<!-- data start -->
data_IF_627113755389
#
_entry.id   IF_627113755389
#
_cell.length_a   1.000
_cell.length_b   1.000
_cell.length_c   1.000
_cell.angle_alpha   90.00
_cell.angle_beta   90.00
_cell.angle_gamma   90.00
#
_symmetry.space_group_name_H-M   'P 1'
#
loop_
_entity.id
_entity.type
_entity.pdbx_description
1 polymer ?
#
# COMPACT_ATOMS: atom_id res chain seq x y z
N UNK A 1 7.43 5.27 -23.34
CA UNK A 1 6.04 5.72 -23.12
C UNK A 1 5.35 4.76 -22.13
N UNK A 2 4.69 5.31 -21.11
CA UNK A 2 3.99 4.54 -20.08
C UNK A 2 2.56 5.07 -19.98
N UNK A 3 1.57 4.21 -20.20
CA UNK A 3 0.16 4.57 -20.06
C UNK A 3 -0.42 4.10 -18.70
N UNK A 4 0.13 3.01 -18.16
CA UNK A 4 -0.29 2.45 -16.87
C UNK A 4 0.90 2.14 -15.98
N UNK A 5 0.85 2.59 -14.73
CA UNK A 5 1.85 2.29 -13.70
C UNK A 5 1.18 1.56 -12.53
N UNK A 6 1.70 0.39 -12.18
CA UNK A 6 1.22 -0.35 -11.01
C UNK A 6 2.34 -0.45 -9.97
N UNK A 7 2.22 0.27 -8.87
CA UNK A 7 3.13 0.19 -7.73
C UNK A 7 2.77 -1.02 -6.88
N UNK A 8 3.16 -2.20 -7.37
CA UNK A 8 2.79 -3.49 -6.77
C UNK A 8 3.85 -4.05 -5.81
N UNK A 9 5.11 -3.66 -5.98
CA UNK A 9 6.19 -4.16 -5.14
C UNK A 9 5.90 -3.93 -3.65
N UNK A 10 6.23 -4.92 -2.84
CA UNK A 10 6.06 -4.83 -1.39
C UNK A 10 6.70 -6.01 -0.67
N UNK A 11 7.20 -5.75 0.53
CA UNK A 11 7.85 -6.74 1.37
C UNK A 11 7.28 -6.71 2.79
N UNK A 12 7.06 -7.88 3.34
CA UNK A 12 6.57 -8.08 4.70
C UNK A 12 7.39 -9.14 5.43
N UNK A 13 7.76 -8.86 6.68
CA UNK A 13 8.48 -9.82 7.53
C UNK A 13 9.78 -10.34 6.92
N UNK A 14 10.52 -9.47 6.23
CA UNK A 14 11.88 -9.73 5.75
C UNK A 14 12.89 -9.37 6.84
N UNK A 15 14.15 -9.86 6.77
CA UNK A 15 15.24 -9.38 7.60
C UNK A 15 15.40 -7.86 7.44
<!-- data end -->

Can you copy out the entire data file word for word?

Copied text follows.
data_IF_627113755389
#
_entry.id   IF_627113755389
#
_cell.length_a   1.000
_cell.length_b   1.000
_cell.length_c   1.000
_cell.angle_alpha   90.00
_cell.angle_beta   90.00
_cell.angle_gamma   90.00
#
_symmetry.space_group_name_H-M   'P 1'
#
loop_
_entity.id
_entity.type
_entity.pdbx_description
1 polymer ?
#
# COMPACT_ATOMS: atom_id res chain seq x y z
N UNK A 1 7.43 5.27 -23.34
CA UNK A 1 6.04 5.72 -23.12
C UNK A 1 5.35 4.76 -22.13
N UNK A 2 4.69 5.31 -21.11
CA UNK A 2 3.99 4.54 -20.08
C UNK A 2 2.56 5.07 -19.98
N UNK A 3 1.57 4.21 -20.20
CA UNK A 3 0.16 4.57 -20.06
C UNK A 3 -0.42 4.10 -18.70
N UNK A 4 0.13 3.01 -18.16
CA UNK A 4 -0.29 2.45 -16.87
C UNK A 4 0.90 2.14 -15.98
N UNK A 5 0.85 2.59 -14.73
CA UNK A 5 1.85 2.29 -13.70
C UNK A 5 1.18 1.56 -12.53
N UNK A 6 1.70 0.39 -12.18
CA UNK A 6 1.22 -0.35 -11.01
C UNK A 6 2.34 -0.45 -9.97
N UNK A 7 2.22 0.27 -8.87
CA UNK A 7 3.13 0.19 -7.73
C UNK A 7 2.77 -1.02 -6.88
N UNK A 8 3.16 -2.20 -7.37
CA UNK A 8 2.79 -3.49 -6.77
C UNK A 8 3.85 -4.05 -5.81
N UNK A 9 5.11 -3.66 -5.98
CA UNK A 9 6.19 -4.16 -5.14
C UNK A 9 5.90 -3.93 -3.65
N UNK A 10 6.23 -4.92 -2.84
CA UNK A 10 6.06 -4.83 -1.39
C UNK A 10 6.70 -6.01 -0.67
N UNK A 11 7.20 -5.75 0.53
CA UNK A 11 7.85 -6.74 1.37
C UNK A 11 7.28 -6.71 2.79
N UNK A 12 7.06 -7.88 3.34
CA UNK A 12 6.57 -8.08 4.70
C UNK A 12 7.39 -9.14 5.43
N UNK A 13 7.76 -8.86 6.68
CA UNK A 13 8.48 -9.82 7.53
C UNK A 13 9.78 -10.34 6.92
N UNK A 14 10.52 -9.47 6.23
CA UNK A 14 11.88 -9.73 5.75
C UNK A 14 12.89 -9.37 6.84
N UNK A 15 14.15 -9.86 6.77
CA UNK A 15 15.24 -9.38 7.60
C UNK A 15 15.40 -7.86 7.44